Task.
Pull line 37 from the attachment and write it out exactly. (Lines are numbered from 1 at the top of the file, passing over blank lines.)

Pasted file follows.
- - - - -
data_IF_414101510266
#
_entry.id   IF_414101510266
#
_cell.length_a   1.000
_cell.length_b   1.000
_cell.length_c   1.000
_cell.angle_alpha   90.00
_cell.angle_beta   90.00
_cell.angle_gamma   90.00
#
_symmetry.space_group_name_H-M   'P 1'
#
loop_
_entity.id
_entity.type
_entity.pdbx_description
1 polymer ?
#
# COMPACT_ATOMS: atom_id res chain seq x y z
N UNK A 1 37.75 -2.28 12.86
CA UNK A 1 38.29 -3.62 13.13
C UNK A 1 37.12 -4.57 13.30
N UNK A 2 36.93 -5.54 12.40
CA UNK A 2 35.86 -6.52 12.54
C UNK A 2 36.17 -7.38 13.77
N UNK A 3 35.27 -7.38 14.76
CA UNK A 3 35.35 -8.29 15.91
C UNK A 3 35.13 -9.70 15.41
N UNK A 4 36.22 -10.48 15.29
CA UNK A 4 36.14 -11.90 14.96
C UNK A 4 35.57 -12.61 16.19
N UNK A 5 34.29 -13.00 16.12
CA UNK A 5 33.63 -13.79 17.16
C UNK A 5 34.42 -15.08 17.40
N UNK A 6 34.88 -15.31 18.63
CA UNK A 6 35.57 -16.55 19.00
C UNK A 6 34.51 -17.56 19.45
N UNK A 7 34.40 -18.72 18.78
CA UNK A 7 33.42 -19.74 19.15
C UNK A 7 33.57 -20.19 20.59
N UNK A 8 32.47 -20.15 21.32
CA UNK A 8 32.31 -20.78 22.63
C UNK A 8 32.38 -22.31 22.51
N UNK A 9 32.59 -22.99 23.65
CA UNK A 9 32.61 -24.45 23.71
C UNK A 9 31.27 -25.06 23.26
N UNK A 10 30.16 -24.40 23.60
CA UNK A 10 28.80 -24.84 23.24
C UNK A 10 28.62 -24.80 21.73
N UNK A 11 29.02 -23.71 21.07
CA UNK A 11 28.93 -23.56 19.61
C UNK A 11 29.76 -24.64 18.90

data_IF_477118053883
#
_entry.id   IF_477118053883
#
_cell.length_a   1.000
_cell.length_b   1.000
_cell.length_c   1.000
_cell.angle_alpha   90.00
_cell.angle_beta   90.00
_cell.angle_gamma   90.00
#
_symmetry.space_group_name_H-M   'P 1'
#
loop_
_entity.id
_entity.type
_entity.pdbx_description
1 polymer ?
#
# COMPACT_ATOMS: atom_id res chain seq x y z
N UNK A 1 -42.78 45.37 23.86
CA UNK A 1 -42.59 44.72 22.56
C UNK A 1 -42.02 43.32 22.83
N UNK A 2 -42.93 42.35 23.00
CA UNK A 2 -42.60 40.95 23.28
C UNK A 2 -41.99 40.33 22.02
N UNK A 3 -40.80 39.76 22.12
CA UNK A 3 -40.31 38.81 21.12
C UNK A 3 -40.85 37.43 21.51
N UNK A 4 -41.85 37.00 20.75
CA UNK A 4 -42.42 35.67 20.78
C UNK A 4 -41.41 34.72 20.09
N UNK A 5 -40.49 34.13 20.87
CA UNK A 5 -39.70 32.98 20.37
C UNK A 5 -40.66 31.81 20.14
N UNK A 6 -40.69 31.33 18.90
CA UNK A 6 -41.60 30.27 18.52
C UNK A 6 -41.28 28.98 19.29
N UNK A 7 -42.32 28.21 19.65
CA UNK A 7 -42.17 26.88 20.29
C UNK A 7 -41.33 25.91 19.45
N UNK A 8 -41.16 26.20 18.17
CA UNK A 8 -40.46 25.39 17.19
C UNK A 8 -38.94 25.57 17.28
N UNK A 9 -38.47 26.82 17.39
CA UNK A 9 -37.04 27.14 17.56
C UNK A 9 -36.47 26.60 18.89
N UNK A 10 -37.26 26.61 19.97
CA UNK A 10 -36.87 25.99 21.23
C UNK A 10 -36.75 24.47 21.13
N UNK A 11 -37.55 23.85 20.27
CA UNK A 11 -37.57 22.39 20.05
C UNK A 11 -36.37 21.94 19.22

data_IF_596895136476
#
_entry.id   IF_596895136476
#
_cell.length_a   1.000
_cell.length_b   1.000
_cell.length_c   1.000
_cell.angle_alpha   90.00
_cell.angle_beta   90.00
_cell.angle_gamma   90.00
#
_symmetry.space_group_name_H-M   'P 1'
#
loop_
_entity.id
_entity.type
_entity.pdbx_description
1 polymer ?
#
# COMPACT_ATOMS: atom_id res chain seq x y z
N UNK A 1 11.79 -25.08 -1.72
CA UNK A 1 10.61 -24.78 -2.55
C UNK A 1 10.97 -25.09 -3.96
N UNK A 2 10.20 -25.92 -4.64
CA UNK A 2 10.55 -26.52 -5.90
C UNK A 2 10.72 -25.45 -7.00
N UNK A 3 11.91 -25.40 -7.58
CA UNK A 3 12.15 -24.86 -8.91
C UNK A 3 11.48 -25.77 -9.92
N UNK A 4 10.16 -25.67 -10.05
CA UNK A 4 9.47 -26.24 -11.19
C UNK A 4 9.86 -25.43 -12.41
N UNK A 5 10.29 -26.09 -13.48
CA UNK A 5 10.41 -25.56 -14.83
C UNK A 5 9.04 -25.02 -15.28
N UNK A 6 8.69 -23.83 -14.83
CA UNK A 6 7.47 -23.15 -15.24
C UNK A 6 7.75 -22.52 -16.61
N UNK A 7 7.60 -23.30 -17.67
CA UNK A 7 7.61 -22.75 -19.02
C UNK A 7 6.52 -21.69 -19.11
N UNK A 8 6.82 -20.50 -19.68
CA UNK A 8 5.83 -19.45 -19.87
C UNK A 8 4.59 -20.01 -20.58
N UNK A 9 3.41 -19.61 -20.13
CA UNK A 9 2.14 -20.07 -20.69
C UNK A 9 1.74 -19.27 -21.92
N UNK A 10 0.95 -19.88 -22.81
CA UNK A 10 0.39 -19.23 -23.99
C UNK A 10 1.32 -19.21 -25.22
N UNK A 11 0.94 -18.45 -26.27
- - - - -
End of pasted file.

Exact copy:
CA UNK A 6 35.57 -16.55 19.00